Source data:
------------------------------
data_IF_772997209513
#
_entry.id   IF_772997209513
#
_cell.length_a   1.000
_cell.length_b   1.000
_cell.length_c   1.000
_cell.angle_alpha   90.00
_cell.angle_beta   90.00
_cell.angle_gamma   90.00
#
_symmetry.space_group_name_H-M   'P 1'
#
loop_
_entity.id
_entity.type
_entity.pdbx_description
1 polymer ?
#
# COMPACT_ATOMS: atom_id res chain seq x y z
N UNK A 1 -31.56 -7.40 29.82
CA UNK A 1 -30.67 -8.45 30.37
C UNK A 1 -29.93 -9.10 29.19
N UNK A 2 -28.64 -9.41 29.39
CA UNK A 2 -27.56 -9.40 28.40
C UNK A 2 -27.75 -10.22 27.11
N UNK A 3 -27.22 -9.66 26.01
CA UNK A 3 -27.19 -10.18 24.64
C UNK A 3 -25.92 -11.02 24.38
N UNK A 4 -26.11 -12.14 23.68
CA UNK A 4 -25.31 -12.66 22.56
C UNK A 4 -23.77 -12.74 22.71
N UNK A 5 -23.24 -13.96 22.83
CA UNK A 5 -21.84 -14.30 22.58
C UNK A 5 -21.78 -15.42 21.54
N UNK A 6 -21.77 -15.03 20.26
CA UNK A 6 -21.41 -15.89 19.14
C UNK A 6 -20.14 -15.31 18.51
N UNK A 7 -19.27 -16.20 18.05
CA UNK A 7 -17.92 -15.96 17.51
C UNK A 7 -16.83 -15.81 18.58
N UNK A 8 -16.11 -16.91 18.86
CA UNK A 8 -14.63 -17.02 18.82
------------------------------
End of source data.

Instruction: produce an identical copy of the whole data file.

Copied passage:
data_IF_772997209513
#
_entry.id   IF_772997209513
#
_cell.length_a   1.000
_cell.length_b   1.000
_cell.length_c   1.000
_cell.angle_alpha   90.00
_cell.angle_beta   90.00
_cell.angle_gamma   90.00
#
_symmetry.space_group_name_H-M   'P 1'
#
loop_
_entity.id
_entity.type
_entity.pdbx_description
1 polymer ?
#
# COMPACT_ATOMS: atom_id res chain seq x y z
N UNK A 1 -31.56 -7.40 29.82
CA UNK A 1 -30.67 -8.45 30.37
C UNK A 1 -29.93 -9.10 29.19
N UNK A 2 -28.64 -9.41 29.39
CA UNK A 2 -27.56 -9.40 28.40
C UNK A 2 -27.75 -10.22 27.11
N UNK A 3 -27.22 -9.66 26.01
CA UNK A 3 -27.19 -10.18 24.64
C UNK A 3 -25.92 -11.02 24.38
N UNK A 4 -26.11 -12.14 23.68
CA UNK A 4 -25.31 -12.66 22.56
C UNK A 4 -23.77 -12.74 22.71
N UNK A 5 -23.24 -13.96 22.83
CA UNK A 5 -21.84 -14.30 22.58
C UNK A 5 -21.78 -15.42 21.54
N UNK A 6 -21.77 -15.03 20.26
CA UNK A 6 -21.41 -15.89 19.14
C UNK A 6 -20.14 -15.31 18.51
N UNK A 7 -19.27 -16.20 18.05
CA UNK A 7 -17.92 -15.96 17.51
C UNK A 7 -16.83 -15.81 18.58
N UNK A 8 -16.11 -16.91 18.86
CA UNK A 8 -14.63 -17.02 18.82